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I received an unexpected letter a few months ago. It was from a business partner of my father.

He had seen a picture of my father while going through old photos. He wanted me to know that my father always treated him well, but they had lost contact after my father retired in the 1970s. He included multiple old photos of my mother and father to share with my family and also recounted my father’s stories of my education and rowing.

I never imagined that my father would be remembered for his impact as a businessman more than 40 years after retiring and 20 years after his death. I also learned that he spoke about me with pride, even if he did exaggerate a bit!

As we begin 2019, I can think of no better way to prepare for the year ahead than by reflecting on our opportunities to do impactful work at UW Medicine. Imagine a future letter. How would you like to be remembered? What impact did you have? Who benefited from your work, your commitment, your compassion?

UW Medicine’s mission — along with our major strategic goals — provides a framework for answering these questions. These goals were developed by UW Medicine leaders in 2016 to serve as a blueprint for improving the health of the public through research, teaching and patient care (read the full document for the strategies associated with these goals):

    • Provide high quality, safe, service-centered care to all patients and families while controlling the rising cost of healthcare.
    • Sustain health before and after illness for individual patients and populations.
    • Be an international leader in providing high quality, cost effective medical education and training.
    • Improve health locally and around the world by accelerating the application of research findings to the clinic, bedside and populations.
    • Be a national model for healthcare equity and work to reduce health disparities.
    • Maintain trust and confidence in UW Medicine’s mission and effectiveness.

Many members of the UW Medicine community are feeling stress from the rapidly changing healthcare environment and the multitude of new initiatives that are underway to prepare UW Medicine for future success. Despite these challenges, we are making good progress on our strategic goals and are well positioned to continue moving forward thanks to your expertise and commitment to serve others.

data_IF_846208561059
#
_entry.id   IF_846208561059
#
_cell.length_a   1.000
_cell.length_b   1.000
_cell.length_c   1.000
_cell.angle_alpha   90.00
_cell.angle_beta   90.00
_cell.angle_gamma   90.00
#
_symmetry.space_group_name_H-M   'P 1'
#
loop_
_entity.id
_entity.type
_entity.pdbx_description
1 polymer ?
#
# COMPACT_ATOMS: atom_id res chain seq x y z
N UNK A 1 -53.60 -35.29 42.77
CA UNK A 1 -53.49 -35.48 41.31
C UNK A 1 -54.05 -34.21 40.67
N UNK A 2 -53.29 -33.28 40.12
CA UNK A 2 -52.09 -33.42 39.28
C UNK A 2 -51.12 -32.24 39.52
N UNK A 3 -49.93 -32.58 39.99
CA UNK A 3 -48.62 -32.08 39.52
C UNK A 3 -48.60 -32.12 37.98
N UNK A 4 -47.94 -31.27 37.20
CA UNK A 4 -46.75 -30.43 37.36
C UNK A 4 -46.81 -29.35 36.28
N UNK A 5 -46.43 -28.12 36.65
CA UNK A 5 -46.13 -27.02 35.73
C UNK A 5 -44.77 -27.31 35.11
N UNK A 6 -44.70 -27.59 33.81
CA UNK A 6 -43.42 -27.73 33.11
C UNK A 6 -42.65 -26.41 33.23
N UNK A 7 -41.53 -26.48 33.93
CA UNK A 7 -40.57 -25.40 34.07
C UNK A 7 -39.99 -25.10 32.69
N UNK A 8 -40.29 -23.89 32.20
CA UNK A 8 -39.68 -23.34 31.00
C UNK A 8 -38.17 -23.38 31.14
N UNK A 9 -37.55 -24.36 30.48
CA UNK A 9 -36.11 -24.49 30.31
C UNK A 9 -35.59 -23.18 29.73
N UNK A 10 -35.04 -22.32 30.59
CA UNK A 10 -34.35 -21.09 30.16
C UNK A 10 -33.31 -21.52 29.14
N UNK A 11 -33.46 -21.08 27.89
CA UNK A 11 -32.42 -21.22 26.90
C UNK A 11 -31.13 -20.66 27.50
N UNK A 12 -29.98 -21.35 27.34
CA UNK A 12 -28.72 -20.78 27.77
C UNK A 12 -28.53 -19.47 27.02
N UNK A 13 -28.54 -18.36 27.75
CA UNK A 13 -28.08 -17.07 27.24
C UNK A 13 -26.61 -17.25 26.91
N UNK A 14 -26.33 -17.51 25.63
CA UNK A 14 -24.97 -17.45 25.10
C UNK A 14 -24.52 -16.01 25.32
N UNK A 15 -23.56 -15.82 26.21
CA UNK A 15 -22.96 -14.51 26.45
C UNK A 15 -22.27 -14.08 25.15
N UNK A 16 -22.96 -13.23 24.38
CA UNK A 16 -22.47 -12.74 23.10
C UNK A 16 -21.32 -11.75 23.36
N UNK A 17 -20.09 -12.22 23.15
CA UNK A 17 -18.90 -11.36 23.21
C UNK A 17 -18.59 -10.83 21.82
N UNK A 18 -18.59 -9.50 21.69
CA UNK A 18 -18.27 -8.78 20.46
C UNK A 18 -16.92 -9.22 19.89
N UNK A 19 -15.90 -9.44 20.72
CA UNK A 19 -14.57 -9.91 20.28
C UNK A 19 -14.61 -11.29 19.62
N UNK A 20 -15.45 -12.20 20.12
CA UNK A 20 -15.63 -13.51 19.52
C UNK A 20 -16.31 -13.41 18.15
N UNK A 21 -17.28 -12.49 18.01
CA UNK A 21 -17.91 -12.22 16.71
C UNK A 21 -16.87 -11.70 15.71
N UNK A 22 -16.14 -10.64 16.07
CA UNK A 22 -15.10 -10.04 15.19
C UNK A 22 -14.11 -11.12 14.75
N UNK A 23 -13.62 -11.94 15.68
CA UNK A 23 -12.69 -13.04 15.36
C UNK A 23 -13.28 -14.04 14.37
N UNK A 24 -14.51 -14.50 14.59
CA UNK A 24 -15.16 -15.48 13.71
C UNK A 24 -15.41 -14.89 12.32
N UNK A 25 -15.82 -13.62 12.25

• We are improving how we deliver care by focusing on the patient experience, the health of populations and the cost of care. Many of you are involved in these major initiatives, such as Project FIT, Destination: One, and Care Transformation, as well as the work to integrate Northwest Hospital and UW Medical Center and to form a clinically integrated network.
    • We have more than 1,000 faculty who are lead investigators on research projects that have brought in more than $1 billion per year of research funding for the past five years. They are finding new cures and treatments for diseases and accelerating their applications in clinical practice.
    • We have implemented a new medical school curriculum that is making our students better doctors. They receive more hands-on training, learn effective and respectful communication skills and are prepared to be leaders in their communities.

We have also made progress in our efforts to be a champion for diversity, equity and inclusion.

As part of the UW Medicine Healthcare Equity Blueprint and our initiatives around professionalism, we have begun developing robust strategies, training programs and resources to be a national leader. To keep this momentum, we need to continue learning about our unconscious biases, and we must be willing to change how we speak and act so that every employee, student and patient feels respected at all times.

Thank you for all of your contributions to UW Medicine’s mission. I frequently receive letters and emails about your outstanding work, and I expect the impact of your professional commitment will extend long into the future. Best wishes for 2019!


Paul G. Ramsey, MD
CEO, UW Medicine
Executive Vice President for Medical Affairs and
Dean of the School of Medicine,
University of Washington

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